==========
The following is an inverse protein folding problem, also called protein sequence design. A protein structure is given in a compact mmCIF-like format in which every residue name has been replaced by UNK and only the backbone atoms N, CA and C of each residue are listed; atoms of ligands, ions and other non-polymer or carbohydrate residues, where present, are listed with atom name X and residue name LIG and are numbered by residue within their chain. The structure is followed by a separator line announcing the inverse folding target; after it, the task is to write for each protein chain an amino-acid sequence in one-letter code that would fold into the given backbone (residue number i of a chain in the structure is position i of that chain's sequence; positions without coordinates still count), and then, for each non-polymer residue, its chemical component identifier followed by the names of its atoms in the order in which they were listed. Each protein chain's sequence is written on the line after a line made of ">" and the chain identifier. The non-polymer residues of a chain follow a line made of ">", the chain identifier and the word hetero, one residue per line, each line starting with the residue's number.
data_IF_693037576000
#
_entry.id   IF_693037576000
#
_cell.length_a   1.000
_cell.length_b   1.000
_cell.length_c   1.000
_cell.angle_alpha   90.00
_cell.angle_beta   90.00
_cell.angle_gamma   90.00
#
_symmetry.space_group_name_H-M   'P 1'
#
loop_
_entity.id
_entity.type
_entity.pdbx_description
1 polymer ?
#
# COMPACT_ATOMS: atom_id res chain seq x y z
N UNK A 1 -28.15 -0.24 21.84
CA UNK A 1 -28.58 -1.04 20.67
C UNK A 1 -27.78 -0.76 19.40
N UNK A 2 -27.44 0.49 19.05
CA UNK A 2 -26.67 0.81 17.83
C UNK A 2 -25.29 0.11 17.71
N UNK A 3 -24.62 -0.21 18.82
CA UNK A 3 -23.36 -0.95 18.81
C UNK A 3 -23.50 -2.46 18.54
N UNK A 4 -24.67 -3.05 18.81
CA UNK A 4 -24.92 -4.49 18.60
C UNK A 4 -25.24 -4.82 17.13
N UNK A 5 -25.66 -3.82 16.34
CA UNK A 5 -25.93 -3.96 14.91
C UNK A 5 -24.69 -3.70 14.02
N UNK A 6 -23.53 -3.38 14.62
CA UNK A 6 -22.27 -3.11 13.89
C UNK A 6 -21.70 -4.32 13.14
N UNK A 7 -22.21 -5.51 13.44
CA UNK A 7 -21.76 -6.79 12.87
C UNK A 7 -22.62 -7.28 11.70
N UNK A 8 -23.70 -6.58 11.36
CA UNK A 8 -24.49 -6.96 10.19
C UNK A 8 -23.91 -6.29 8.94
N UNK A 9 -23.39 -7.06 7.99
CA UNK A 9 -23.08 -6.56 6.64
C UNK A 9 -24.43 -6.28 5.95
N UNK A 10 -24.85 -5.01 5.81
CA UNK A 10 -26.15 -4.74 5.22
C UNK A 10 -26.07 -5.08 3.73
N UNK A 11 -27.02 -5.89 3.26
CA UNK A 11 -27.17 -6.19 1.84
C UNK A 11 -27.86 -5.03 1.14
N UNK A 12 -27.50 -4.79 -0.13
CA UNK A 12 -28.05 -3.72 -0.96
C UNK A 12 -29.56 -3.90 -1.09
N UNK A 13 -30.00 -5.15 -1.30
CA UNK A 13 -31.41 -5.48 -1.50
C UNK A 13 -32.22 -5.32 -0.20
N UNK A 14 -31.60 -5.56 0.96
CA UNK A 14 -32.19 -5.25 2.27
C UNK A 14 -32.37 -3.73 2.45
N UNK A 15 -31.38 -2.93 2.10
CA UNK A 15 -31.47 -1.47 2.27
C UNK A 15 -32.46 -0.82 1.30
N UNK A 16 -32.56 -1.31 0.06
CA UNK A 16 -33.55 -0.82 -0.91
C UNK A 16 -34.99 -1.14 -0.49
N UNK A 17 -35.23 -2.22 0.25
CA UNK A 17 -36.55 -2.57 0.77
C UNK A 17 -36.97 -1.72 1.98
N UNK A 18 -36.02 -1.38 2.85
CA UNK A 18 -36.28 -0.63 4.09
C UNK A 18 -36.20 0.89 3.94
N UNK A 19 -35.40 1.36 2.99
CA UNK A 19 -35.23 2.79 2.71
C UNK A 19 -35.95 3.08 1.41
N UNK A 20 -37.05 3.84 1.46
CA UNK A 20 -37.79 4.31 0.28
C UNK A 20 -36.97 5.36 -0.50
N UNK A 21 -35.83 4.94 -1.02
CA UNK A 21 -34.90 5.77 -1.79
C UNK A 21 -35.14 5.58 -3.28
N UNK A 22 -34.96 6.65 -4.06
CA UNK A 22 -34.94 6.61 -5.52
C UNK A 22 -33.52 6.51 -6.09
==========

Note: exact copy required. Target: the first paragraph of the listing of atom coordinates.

The following is an inverse protein folding problem, also called protein sequence design. A protein structure is given in a compact mmCIF-like format in which every residue name has been replaced by UNK and only the backbone atoms N, CA and C of each residue are listed; atoms of ligands, ions and other non-polymer or carbohydrate residues, where present, are listed with atom name X and residue name LIG and are numbered by residue within their chain. The structure is followed by a separator line announcing the inverse folding target; after it, the task is to write for each protein chain an amino-acid sequence in one-letter code that would fold into the given backbone (residue number i of a chain in the structure is position i of that chain's sequence; positions without coordinates still count), and then, for each non-polymer residue, its chemical component identifier followed by the names of its atoms in the order in which they were listed. Each protein chain's sequence is written on the line after a line made of ">" and the chain identifier. The non-polymer residues of a chain follow a line made of ">", the chain identifier and the word hetero, one residue per line, each line starting with the residue's number.